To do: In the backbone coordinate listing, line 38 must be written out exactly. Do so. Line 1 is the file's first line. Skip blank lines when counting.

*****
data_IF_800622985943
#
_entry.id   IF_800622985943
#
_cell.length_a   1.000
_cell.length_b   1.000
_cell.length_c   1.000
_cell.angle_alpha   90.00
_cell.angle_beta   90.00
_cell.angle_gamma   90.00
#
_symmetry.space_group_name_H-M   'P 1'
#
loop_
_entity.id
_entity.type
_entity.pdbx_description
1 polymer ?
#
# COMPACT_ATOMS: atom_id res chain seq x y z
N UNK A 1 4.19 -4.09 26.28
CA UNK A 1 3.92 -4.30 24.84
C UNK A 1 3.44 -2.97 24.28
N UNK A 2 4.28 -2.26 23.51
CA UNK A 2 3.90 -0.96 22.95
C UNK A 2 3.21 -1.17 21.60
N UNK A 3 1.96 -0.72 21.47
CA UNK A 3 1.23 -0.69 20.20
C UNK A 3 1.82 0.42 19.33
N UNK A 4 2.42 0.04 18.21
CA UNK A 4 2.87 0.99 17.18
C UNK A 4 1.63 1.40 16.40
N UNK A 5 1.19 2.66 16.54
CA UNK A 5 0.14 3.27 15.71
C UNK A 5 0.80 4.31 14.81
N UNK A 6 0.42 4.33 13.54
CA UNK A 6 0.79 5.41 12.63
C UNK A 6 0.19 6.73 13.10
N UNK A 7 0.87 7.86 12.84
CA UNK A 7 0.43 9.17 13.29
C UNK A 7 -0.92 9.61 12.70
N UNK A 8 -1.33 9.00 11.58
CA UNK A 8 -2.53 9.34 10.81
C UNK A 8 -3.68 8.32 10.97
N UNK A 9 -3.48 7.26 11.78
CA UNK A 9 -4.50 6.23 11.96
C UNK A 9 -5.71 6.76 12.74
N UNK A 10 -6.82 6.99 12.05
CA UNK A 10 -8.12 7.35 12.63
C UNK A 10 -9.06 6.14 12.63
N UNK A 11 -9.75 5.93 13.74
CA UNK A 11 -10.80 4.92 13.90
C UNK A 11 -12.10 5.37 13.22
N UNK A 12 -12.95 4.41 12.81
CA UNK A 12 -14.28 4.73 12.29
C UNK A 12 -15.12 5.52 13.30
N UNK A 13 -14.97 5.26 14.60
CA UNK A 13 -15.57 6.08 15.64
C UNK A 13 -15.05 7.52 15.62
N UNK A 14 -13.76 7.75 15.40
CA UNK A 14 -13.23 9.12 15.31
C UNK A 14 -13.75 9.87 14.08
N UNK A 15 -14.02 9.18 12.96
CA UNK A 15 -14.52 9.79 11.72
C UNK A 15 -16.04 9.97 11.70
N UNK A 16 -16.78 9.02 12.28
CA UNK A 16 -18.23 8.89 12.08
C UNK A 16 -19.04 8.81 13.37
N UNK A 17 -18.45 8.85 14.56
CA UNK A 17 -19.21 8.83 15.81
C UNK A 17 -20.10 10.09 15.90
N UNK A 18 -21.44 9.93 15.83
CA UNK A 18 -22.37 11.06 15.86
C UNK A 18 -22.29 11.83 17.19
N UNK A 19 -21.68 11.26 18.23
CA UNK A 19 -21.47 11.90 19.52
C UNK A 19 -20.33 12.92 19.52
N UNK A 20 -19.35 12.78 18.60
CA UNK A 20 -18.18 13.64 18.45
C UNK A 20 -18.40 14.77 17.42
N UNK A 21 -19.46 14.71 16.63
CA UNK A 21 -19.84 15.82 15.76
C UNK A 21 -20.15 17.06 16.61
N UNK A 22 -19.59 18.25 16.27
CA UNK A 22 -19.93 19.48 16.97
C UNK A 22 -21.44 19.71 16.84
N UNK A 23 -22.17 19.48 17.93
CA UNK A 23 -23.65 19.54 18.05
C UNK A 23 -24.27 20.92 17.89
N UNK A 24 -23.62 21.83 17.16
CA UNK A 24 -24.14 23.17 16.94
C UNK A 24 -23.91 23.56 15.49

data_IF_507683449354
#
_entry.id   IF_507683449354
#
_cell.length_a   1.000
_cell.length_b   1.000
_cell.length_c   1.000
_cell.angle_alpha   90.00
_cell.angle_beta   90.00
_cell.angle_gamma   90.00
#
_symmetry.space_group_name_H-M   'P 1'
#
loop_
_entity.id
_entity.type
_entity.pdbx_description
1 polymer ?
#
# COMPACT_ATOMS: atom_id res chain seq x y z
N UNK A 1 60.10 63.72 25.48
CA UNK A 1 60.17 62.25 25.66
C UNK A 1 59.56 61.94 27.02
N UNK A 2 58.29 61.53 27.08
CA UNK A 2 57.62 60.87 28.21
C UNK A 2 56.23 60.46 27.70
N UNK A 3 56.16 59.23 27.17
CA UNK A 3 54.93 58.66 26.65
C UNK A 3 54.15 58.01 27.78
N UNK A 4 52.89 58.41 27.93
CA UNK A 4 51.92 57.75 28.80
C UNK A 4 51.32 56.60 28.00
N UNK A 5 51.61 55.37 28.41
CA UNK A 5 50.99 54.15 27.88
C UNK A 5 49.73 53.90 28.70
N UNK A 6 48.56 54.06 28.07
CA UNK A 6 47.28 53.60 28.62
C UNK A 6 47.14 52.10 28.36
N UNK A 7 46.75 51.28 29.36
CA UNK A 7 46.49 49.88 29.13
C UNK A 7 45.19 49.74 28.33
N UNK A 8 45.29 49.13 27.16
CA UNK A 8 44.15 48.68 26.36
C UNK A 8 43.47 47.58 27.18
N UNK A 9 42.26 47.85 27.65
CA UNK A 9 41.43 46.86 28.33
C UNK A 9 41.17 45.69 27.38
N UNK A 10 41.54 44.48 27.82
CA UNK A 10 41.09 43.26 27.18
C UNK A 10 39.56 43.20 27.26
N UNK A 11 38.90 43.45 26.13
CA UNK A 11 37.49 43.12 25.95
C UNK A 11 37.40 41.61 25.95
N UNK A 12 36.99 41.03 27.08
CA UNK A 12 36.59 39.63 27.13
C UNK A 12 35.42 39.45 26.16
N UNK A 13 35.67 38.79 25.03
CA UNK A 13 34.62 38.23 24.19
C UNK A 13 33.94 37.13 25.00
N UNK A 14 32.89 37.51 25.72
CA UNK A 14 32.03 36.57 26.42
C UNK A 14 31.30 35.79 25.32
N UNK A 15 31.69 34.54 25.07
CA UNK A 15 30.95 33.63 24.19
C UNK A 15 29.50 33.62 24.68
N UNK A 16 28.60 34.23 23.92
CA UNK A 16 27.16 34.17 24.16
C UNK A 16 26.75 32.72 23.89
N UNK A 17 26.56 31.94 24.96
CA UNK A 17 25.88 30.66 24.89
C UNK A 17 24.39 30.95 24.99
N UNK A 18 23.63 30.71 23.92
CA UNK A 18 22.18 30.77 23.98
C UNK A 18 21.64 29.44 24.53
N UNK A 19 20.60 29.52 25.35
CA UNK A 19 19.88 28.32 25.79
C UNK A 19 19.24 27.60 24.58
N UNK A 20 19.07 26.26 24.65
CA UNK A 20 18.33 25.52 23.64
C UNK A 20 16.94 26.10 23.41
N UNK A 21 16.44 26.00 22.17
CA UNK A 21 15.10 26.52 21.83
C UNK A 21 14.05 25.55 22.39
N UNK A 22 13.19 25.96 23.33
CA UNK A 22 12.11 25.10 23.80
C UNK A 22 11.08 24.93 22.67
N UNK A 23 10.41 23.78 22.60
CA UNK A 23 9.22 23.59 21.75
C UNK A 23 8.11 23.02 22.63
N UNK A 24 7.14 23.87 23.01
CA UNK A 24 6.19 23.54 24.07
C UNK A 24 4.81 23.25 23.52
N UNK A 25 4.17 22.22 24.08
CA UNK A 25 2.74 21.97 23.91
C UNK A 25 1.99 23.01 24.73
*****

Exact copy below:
C UNK A 6 0.19 6.73 13.10